Hospice is about improving the quality of the death experience for patients, families and caregivers. The philosophy of the hospice model is to provide compassionate, quality care for people facing terminal illness. This is accomplished with an interdisciplinary team approach so the best medical care, pain control and emotional and spiritual support can be tailored to the individual needs of each patient and family. The hospice philosophy also embodies the belief that each and every person has the right to die with dignity and without pain, and that families should receive the help and support needed to participate in this process.
A person may be eligible for hospice if they
- Have a life expectancy of 6 months or less
- Decide to stop receiving treatment
- Can no longer safely receive treatment
Most hospice programs enable the patient to stay at home. However, some are freestanding hospice centers or are affiliated with hospitals or nursing homes. The hospice team is usually comprised of hospice physicians, nurses, social workers, home health aides, volunteers and chaplains and other pastoral counselors.
Some of the services provided include:
- Pain management
- Emotional and spiritual support
- Family coaching
- Provision of drugs and medical supplies
- Home health aide placement and supervision
You can ask your doctor for a referral or contact the following organizations for more information or a referral to a local hospice:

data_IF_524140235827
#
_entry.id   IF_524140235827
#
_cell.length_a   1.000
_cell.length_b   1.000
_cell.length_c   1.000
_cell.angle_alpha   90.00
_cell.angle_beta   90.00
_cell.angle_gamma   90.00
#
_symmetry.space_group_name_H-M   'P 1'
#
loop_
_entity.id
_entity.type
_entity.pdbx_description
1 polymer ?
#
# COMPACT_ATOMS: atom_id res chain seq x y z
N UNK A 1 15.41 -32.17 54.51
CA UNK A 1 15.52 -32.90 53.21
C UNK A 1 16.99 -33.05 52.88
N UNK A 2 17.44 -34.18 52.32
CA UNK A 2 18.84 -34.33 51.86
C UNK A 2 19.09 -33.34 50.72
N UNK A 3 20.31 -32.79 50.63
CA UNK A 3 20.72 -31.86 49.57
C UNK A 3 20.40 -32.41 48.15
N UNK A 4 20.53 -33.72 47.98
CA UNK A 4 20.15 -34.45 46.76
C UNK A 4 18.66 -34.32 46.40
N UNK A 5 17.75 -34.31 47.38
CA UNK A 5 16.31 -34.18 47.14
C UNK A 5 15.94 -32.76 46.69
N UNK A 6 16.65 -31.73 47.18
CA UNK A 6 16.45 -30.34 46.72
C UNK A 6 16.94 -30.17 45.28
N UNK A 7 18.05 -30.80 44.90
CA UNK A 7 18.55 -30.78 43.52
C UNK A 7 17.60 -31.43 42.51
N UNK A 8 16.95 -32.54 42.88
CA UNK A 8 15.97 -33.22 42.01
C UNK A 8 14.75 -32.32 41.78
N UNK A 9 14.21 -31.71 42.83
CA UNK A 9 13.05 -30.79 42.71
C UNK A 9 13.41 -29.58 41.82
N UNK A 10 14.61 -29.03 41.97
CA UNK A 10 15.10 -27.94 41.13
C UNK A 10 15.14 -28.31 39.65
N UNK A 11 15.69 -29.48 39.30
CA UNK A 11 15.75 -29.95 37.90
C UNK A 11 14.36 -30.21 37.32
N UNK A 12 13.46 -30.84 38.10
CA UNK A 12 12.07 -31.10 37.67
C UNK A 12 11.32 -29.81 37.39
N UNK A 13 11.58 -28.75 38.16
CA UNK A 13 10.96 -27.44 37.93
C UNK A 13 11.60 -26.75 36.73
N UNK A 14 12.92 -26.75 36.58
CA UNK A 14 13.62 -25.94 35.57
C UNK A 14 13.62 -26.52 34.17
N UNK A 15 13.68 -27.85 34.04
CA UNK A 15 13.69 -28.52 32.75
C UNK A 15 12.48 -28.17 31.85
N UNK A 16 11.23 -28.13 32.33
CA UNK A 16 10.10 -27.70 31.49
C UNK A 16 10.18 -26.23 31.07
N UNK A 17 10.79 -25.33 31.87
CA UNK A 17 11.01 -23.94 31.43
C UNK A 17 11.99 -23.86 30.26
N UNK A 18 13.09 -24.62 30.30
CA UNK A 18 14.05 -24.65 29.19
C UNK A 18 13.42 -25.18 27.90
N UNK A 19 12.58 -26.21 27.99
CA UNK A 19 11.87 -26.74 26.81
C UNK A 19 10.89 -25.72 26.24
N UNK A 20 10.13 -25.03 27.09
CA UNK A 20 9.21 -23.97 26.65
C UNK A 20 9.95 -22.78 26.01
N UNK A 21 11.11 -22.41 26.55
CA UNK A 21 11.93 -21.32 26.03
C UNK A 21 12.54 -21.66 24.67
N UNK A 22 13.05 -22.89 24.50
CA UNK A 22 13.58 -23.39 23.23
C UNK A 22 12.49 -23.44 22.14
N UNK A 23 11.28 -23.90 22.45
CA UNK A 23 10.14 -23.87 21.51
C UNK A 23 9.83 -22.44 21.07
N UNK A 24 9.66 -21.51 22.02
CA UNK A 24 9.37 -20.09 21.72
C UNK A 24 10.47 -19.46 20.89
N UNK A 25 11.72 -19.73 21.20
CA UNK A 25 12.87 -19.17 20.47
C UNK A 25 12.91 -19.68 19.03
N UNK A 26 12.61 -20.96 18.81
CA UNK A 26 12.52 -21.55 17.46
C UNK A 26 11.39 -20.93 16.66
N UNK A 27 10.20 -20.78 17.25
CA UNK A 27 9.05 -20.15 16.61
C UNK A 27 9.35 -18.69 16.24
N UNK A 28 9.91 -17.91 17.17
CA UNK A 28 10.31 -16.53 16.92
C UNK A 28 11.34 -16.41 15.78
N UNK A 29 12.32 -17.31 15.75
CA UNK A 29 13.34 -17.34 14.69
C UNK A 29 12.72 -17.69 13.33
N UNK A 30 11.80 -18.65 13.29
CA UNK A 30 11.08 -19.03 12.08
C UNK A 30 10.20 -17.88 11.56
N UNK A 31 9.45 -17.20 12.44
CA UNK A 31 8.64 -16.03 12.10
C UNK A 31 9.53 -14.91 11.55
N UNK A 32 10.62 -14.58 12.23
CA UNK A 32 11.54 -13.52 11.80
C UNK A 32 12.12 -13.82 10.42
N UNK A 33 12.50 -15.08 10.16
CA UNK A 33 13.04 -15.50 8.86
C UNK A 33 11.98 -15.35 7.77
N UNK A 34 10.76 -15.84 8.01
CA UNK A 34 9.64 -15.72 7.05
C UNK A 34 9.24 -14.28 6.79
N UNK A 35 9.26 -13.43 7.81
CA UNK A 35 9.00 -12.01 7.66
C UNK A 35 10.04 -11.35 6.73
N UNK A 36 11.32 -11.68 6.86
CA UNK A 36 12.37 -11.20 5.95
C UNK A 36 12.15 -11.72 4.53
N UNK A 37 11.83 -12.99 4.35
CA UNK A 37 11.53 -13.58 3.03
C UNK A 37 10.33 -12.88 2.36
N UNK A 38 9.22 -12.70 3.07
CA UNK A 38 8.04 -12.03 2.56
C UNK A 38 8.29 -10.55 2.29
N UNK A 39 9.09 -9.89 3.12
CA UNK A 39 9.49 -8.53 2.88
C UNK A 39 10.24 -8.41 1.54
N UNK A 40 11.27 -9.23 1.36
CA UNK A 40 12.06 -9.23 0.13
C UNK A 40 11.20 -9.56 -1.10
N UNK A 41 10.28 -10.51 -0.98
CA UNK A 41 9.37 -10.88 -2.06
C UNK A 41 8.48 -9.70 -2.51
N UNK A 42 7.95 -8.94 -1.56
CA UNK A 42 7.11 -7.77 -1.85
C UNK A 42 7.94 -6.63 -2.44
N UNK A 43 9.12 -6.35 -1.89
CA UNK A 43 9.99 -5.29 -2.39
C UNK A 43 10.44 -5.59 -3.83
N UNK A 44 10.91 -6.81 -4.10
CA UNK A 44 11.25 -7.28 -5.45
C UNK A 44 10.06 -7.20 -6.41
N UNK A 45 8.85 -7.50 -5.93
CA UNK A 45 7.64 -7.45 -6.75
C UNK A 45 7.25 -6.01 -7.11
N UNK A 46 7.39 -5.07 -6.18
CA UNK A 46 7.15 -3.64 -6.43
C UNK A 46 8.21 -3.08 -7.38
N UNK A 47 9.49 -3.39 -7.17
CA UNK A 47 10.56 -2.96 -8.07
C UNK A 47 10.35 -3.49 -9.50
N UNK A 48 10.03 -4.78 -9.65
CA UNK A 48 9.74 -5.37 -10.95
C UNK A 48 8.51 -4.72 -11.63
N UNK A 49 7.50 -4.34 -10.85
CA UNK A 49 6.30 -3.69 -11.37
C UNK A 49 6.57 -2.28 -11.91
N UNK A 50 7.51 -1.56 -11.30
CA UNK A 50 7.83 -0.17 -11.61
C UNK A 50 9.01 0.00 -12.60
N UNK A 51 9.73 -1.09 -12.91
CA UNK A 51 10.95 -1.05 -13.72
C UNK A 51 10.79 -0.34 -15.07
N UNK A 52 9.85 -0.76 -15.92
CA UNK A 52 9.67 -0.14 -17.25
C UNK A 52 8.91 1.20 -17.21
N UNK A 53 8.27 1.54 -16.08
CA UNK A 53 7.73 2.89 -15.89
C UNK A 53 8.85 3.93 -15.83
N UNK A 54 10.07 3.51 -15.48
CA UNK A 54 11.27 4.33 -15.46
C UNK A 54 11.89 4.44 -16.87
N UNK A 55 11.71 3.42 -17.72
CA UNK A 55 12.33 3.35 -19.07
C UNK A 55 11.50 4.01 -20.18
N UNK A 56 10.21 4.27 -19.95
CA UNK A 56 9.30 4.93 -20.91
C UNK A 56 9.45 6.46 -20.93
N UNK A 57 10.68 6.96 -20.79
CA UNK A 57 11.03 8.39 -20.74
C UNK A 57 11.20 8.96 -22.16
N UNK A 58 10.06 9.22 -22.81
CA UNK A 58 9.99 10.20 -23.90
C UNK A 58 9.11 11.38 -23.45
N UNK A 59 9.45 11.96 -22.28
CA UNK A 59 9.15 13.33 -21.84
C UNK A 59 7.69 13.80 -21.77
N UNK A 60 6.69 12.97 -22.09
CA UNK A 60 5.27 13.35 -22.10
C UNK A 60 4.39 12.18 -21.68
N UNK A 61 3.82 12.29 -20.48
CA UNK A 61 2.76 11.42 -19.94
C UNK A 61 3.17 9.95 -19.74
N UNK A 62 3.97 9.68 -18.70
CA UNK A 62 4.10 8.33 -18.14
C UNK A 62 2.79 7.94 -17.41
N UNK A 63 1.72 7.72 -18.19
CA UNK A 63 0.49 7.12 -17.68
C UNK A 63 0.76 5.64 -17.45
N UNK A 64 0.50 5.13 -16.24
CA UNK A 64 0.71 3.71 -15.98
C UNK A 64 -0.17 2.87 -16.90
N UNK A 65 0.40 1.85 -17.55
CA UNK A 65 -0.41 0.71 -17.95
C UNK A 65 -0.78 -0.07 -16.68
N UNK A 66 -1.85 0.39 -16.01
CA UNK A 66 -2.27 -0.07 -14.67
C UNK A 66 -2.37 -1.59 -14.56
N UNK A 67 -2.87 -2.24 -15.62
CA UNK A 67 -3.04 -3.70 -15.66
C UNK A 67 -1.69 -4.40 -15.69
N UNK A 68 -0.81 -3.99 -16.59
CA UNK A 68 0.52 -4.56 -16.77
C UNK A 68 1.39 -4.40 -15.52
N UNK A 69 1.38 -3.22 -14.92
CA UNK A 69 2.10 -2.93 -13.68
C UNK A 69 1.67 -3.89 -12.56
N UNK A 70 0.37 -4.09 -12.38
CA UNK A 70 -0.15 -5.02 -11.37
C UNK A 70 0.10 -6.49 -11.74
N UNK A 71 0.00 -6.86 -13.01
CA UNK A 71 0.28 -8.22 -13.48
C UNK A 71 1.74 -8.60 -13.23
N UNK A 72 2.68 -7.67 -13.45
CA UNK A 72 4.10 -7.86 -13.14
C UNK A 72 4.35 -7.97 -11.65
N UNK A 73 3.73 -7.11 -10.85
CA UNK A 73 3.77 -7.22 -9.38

Physician Order(s) for Life-Sustaining Treatment (POLST)
A POLST are medical orders for a person who is nearing the end of life. These orders may also be referred to as other names, such as "medical order(s) for life-sustaining treatment (MOLST)," and they can differ by state. A POLST form is completed by the doctor with input from the patient or the patient’s healthcare agent. It specifies treatment(s)/intervention(s) the patient wants to receive during a medical emergency. Pain management and comfort care will always be provided. Your loved one may choose to decline other medical interventions. These preferences may have been outlined earlier in your loved one’s advance directive. (Ideally, everyone will have an advance directive. A POLST form is only created for those who are nearing the end of life and is signed by the doctor.) Other orders used in end-of-life care include “do not resuscitate (DNR)” and “allow natural death (AND)” orders which tell healthcare professionals to not attempt CPR. These may be separate orders or included on a POLST form. Ask the hospice or healthcare team for more information.